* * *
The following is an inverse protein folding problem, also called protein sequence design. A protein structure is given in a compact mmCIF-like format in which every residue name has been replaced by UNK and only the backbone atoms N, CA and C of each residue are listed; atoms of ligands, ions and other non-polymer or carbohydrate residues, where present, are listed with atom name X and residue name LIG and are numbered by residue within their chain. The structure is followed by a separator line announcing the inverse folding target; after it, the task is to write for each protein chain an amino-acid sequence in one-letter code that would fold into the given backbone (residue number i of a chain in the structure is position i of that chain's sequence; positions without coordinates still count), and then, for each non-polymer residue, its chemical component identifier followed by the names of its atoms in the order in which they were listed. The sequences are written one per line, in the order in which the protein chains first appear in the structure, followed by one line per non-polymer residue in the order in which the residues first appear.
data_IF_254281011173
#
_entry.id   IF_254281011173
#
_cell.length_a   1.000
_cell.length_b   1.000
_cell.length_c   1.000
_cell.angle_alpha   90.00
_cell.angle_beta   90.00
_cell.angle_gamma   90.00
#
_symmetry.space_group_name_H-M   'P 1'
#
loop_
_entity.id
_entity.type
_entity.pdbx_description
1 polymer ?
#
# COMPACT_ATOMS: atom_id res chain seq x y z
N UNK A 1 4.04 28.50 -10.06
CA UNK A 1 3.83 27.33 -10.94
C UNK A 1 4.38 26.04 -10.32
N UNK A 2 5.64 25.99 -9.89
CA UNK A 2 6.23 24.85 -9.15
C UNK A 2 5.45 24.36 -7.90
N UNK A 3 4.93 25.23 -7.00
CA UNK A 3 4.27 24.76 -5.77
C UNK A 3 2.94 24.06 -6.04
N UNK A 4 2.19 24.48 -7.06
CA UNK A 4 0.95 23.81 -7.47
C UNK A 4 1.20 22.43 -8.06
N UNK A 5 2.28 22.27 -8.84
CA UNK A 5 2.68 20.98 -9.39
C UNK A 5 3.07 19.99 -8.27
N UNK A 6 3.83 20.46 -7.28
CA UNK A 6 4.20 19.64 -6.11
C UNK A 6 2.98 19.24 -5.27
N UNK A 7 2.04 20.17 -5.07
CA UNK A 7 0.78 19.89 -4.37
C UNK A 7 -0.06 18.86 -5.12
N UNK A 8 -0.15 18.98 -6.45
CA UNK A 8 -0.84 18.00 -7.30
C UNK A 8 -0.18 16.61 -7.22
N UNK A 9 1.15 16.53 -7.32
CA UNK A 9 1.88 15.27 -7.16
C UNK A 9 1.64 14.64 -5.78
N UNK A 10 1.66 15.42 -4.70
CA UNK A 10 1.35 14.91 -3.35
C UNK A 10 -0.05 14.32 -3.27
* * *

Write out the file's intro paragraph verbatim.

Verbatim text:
The following is an inverse protein folding problem, also called protein sequence design. A protein structure is given in a compact mmCIF-like format in which every residue name has been replaced by UNK and only the backbone atoms N, CA and C of each residue are listed; atoms of ligands, ions and other non-polymer or carbohydrate residues, where present, are listed with atom name X and residue name LIG and are numbered by residue within their chain. The structure is followed by a separator line announcing the inverse folding target; after it, the task is to write for each protein chain an amino-acid sequence in one-letter code that would fold into the given backbone (residue number i of a chain in the structure is position i of that chain's sequence; positions without coordinates still count), and then, for each non-polymer residue, its chemical component identifier followed by the names of its atoms in the order in which they were listed. The sequences are written one per line, in the order in which the protein chains first appear in the structure, followed by one line per non-polymer residue in the order in which the residues first appear.